DALLAS (Reuters) - Is a city closely associated with cowboys, family values and social conservatism ready to make history by electing a man who is openly gay as mayor?
Dallas voters will answer that question on Saturday as they choose between Democratic party-endorsed gay candidate Ed Oakley and nonpartisan Tom Leppert in a run-off race to replace outgoing mayor Laura Miller.
If Oakley wins, he would become the first openly gay man to be elected mayor of a major U.S. city, according to the Gay and Lesbian Task Force, a Washington-based gay rights group.
“This race shows that being openly gay is becoming less and less of an issue to the electorate,” said Matt Foreman, executive director of the group.
A poll this week by the Dallas Morning News showed Leppert had a narrow lead — 47 percent of those polled versus 45 percent for Oakley. But the margin of error was 5.8 percent, meaning the race is too close to call.
At least one conservative group has mounted a phone campaign against Oakley based in part on his sexual orientation. But his strong showing says a lot about a city that defies outsiders’ stereotypes of Texas by boasting the world’s biggest gay church.
“The global and even national view of Dallas is still stuck on the Kennedy assassination and JR Ewing. The image is of a deeply conservative city,” said Cal Jillson, a political science professor at Southern Methodist University in Dallas.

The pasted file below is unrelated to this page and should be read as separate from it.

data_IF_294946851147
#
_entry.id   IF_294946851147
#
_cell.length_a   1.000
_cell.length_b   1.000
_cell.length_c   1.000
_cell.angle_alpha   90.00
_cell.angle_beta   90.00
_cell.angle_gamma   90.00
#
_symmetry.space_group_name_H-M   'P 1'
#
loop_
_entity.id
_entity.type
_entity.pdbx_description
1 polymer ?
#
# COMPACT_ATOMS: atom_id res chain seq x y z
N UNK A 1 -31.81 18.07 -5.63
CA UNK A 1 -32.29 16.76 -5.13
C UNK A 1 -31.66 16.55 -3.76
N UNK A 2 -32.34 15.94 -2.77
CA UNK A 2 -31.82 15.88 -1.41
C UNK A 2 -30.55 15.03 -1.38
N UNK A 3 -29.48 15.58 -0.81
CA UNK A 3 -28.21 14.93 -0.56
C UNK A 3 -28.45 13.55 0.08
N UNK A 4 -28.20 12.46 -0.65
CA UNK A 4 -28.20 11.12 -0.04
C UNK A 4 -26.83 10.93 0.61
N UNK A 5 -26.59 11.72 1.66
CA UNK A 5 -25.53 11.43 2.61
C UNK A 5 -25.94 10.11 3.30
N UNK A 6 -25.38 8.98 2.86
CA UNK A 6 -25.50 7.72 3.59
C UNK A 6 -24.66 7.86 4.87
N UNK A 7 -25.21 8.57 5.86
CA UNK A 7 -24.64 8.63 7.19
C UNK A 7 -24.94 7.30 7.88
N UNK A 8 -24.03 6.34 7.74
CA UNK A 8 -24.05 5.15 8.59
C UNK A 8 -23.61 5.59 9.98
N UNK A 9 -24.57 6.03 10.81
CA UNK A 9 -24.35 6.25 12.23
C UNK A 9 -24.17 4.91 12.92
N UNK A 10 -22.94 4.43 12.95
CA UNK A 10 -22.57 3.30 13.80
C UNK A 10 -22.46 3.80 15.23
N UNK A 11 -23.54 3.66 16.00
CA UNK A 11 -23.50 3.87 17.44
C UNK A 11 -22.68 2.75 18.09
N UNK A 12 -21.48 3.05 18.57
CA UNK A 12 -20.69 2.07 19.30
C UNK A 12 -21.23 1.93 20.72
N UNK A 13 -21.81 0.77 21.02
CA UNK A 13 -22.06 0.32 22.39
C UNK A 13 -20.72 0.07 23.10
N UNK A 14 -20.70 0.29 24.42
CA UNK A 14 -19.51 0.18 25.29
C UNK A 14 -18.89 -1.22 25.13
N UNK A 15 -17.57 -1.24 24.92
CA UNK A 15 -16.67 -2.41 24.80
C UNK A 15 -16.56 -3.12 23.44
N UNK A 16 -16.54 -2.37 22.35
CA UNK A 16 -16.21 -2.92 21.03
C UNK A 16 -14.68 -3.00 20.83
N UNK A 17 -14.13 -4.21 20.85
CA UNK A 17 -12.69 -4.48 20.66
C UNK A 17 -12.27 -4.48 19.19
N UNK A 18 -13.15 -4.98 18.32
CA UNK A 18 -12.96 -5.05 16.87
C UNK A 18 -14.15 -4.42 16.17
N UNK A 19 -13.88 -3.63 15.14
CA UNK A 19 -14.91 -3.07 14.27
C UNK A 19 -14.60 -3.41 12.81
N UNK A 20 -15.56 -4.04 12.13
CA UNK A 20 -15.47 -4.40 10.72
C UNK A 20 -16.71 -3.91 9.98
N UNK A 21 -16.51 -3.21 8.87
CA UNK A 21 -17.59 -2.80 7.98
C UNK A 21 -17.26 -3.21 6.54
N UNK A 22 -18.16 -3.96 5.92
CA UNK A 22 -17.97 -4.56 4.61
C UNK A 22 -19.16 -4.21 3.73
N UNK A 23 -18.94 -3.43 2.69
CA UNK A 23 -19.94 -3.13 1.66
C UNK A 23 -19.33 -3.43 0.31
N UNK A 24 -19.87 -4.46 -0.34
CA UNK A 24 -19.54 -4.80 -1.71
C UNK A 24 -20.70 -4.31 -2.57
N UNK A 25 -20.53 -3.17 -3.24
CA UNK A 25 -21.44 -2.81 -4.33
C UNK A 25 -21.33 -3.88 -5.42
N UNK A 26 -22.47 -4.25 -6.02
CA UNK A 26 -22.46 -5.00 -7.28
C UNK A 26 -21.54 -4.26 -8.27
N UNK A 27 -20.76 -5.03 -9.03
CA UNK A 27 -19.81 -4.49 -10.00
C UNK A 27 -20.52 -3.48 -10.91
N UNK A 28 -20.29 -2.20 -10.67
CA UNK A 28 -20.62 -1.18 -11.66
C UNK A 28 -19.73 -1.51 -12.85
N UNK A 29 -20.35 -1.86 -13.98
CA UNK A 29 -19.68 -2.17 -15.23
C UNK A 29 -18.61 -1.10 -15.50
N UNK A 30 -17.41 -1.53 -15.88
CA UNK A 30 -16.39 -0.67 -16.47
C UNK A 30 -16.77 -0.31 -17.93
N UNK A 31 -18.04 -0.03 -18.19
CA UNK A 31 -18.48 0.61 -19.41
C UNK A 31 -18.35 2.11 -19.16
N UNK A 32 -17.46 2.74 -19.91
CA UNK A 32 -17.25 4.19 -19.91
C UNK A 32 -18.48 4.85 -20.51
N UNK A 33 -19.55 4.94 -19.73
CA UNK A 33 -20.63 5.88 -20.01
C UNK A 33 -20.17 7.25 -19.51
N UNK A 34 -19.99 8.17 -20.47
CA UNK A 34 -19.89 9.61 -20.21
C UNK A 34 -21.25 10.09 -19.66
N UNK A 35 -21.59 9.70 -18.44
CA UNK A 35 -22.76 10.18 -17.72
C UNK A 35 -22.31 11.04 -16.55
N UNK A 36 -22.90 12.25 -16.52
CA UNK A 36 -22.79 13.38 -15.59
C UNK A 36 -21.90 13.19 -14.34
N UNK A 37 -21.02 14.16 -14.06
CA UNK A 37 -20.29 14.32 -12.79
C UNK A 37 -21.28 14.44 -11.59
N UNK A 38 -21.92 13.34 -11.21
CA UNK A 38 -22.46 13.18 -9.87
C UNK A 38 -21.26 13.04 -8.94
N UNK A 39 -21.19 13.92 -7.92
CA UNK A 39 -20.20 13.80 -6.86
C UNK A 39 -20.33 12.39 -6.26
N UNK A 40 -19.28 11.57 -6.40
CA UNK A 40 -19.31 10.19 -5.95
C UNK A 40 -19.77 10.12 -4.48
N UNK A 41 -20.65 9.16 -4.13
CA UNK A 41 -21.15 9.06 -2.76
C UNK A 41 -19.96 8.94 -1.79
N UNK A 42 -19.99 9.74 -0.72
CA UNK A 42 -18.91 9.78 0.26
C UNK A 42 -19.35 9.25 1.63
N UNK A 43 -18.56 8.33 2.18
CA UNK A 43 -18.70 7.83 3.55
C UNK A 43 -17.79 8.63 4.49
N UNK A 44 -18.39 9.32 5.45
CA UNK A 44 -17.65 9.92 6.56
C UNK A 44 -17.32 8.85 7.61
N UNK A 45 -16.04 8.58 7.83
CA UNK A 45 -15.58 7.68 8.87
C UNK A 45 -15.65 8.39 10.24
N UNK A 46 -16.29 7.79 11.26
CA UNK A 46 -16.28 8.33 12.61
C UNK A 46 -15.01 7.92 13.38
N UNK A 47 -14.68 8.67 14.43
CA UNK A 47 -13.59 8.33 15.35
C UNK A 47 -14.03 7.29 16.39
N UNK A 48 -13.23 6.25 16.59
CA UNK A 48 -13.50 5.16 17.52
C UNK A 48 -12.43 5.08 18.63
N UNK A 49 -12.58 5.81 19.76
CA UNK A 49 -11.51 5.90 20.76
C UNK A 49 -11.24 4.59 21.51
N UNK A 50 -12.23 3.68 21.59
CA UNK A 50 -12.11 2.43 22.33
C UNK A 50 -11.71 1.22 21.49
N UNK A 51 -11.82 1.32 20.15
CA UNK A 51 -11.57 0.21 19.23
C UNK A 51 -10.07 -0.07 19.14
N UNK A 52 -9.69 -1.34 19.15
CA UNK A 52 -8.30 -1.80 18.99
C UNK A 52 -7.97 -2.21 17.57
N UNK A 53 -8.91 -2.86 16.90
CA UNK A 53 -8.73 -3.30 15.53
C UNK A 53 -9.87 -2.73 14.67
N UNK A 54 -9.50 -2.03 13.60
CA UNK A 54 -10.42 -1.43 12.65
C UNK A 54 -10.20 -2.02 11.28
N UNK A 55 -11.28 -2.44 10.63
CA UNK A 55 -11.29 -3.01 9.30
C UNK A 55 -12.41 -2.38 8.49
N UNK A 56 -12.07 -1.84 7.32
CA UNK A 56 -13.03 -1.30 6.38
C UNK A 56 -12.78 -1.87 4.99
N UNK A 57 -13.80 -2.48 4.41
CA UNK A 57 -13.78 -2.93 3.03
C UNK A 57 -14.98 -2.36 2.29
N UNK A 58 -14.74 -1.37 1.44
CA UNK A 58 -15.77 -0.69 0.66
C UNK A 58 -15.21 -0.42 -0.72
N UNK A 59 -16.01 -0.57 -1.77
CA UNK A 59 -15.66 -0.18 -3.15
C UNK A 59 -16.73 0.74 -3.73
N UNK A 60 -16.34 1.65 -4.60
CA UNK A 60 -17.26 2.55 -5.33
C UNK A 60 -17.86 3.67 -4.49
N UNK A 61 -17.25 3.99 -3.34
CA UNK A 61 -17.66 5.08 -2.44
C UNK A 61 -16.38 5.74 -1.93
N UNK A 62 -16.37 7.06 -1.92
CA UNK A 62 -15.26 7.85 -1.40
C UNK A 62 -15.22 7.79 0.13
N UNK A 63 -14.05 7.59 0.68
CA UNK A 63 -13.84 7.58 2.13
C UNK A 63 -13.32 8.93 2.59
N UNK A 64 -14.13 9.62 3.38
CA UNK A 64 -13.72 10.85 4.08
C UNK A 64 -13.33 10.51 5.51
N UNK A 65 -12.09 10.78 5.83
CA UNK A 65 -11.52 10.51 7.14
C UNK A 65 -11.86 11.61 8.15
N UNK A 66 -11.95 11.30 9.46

“But the city is much more cosmopolitan and while perhaps not exactly liberal is certainly more moderate than its reputation would suggest,” he told Reuters.
This moderation is underlined by the fact that neither Leppert nor Oakley, a city councilman, has made the Democrat’s sexual orientation or gay rights an issue in the campaign.
“He’s openly gay in the sense that he’s never denied it but he doesn’t make much about it, it’s not part of his public persona,” said Jillson.
Oakley has received endorsements from the Dallas Police Association among other groups and his campaign says he is focused on local issues such as crime.
“The top issues are crime and taxes, which you would expect. That’s what we are focusing on because that’s what people are interested in,” said Oakley campaign spokesman Craig Murphy.
Still, there has been a predictable stir in some quarters. This is Texas after all: the cradle of U.S. social conservatism, the heart of the Baptist Bible Belt and home of U.S. President George W. Bush.
Heritage Alliance PAC, a conservative activist group, says it made phone calls last Saturday to 50,000 Dallas homes to inform them about the high crime rates and school drop-out rates in Oakley’s district — and his sexual orientation.
“We did not feel that the majority of voters knew Ed Oakley was a homosexual and we felt we needed to alert voters to that,” said Heritage Alliance vice president Clare Jones.
Leppert’s campaign described the calls as “hateful” and said it did not want to be mistakenly associated with it.
“I have contacted (Heritage Alliance PAC) by phone and by email and asked them to stop the calls,” Leppert said on his Web site.
Jones says the calls were not spiteful and that their recorded message merely quoted a local newspaper as saying Oakley would be the first gay mayor of a large U.S. city.